I wonder if you could pour a dutch barge type hull with mesh and rebar ( thicker type hull ) without that tedious armature ....? Shotcrete maybe. With epoxy coating.
     
  14. Steve W
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    Steve W Senior Member

    I seem to remember that Bob and Nancy Griffiths did just what Brent suggests except the other way around,they lost their 53ft wooden Awhanee on a reef in the Pacific (ferro boats arnt the only ones to get smashed to bits on reefs),salvaged everything they could,shipped it to New Zealand and built a Ferro sistership outfitting it with all the salvaged equipment and continued cruising,including a circumnavigation of the world by way of Antarctica,sure makes all the naysaying theorists on this thread seem like sissies.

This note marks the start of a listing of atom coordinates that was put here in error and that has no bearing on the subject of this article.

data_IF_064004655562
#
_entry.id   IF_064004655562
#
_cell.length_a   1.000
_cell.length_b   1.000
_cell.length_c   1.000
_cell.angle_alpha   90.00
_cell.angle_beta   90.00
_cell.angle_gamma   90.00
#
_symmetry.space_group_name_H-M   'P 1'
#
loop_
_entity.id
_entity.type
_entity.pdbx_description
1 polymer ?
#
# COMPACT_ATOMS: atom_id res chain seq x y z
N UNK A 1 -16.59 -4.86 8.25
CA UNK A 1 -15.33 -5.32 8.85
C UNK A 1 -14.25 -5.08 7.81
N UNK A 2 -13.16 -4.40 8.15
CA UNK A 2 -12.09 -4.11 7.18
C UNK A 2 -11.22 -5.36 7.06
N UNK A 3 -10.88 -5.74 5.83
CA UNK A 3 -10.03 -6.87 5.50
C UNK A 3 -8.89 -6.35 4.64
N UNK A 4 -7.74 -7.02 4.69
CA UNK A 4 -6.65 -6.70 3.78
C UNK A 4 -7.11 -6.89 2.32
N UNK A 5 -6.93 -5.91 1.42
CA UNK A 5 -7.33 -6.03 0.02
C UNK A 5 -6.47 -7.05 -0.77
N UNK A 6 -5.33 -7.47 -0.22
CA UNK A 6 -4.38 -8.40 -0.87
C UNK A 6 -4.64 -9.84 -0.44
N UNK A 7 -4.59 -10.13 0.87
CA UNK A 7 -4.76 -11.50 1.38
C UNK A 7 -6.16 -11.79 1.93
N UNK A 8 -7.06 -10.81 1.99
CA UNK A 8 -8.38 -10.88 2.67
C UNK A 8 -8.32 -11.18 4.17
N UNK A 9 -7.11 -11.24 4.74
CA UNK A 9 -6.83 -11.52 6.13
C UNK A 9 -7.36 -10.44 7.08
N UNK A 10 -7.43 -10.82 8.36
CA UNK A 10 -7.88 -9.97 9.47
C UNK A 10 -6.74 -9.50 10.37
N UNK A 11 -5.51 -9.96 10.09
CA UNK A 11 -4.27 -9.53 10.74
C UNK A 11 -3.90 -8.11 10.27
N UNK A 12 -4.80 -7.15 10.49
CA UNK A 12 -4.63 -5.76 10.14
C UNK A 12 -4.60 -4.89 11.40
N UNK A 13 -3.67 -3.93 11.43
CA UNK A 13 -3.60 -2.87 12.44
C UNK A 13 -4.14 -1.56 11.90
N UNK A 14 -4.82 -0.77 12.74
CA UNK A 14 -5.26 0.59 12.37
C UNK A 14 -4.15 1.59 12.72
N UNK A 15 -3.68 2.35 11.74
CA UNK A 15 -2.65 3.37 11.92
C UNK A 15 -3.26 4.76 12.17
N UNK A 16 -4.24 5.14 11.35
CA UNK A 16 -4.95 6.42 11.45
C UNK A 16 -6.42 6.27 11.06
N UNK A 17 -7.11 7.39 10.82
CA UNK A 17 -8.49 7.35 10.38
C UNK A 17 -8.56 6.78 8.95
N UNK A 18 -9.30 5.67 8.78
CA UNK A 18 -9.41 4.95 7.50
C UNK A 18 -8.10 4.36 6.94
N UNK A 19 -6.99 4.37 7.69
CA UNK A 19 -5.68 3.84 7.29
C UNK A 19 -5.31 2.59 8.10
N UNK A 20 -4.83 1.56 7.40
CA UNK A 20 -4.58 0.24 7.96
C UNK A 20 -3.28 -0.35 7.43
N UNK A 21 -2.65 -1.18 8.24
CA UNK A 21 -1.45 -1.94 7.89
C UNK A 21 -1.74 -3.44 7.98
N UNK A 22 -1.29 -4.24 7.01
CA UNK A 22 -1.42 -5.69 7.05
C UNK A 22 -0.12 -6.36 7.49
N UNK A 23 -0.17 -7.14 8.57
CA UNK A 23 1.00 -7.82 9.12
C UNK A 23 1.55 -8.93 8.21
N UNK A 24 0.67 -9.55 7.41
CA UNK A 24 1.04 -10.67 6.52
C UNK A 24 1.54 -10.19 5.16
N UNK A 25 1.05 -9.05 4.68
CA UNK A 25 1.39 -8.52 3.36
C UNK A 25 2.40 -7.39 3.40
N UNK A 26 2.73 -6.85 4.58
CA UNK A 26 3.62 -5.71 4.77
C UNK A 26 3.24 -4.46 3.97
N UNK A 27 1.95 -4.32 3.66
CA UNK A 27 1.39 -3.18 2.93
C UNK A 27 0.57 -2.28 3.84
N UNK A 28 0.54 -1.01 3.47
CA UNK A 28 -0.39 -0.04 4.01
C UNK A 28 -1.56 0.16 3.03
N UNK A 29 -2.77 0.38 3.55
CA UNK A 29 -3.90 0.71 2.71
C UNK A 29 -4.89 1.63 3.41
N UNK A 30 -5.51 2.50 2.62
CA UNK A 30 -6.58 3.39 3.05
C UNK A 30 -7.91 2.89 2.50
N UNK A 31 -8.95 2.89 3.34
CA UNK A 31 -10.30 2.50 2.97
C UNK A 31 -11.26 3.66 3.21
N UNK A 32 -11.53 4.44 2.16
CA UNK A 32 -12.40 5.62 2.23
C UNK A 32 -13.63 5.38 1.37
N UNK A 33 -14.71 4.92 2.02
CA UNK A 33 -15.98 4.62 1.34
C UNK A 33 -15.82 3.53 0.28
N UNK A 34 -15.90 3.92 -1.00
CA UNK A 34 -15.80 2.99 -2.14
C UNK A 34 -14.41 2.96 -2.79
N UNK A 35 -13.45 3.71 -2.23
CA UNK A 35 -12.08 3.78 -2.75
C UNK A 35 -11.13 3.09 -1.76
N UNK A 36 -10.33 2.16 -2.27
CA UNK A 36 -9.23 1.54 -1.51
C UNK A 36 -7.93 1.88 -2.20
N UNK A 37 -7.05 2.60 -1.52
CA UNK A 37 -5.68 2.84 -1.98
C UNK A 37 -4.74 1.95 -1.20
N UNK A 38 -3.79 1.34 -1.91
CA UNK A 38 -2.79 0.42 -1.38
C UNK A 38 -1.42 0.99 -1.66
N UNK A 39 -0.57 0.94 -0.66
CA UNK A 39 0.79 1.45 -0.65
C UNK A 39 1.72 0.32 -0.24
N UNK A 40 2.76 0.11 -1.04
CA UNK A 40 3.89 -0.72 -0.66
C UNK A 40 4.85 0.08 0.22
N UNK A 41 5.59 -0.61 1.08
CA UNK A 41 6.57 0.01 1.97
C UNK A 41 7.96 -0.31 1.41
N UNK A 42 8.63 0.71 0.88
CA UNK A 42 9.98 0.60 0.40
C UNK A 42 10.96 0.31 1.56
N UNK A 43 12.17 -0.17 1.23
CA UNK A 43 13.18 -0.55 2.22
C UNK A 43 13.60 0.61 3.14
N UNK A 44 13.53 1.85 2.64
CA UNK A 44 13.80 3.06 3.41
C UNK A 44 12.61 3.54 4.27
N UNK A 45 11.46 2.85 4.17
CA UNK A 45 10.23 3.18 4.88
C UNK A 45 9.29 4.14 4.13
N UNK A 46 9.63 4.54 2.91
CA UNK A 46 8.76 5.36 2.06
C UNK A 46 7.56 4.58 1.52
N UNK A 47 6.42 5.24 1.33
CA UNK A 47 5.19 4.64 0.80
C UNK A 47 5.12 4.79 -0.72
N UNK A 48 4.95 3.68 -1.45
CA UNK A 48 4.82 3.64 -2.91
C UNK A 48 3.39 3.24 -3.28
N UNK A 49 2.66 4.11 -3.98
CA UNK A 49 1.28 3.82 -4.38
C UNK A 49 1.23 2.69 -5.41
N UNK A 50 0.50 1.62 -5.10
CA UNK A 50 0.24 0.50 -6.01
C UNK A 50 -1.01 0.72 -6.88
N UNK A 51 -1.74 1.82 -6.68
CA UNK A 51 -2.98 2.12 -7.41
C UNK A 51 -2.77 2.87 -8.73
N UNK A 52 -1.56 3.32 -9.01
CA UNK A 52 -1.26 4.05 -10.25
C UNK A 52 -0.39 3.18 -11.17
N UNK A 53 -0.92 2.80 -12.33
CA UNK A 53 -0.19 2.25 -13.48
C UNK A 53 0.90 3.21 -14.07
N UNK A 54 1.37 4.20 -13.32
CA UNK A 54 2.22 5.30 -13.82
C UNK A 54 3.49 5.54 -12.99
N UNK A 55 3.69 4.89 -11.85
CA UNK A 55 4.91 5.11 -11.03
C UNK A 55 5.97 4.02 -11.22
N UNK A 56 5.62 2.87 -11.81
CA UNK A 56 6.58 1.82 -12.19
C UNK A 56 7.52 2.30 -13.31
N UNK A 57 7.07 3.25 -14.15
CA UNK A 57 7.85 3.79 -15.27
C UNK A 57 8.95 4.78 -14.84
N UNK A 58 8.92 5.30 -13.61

Steve.
     

  15. boat fan
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    boat fan Senior Member


    Don`t think so , Steve.

    Gross blanketing statement .Means nothing.

    Oscar Speck took a fold up canvas kayak from Germany to Australia in 1932. Arrived 7 years later. Does not mean most would recommend it.
    Most prudent people would advise against it. Does that make them " sissie naysayers " ? ..... Hardly.
    In comparison to Mr Speck`s feat ,does it mean Bob and Nancy Griffiths " seem like sissies " ? ..... Hardly.
    Would they advise against doing what he did ? Most likely , yes. Would that make them " sissie naysayers " ?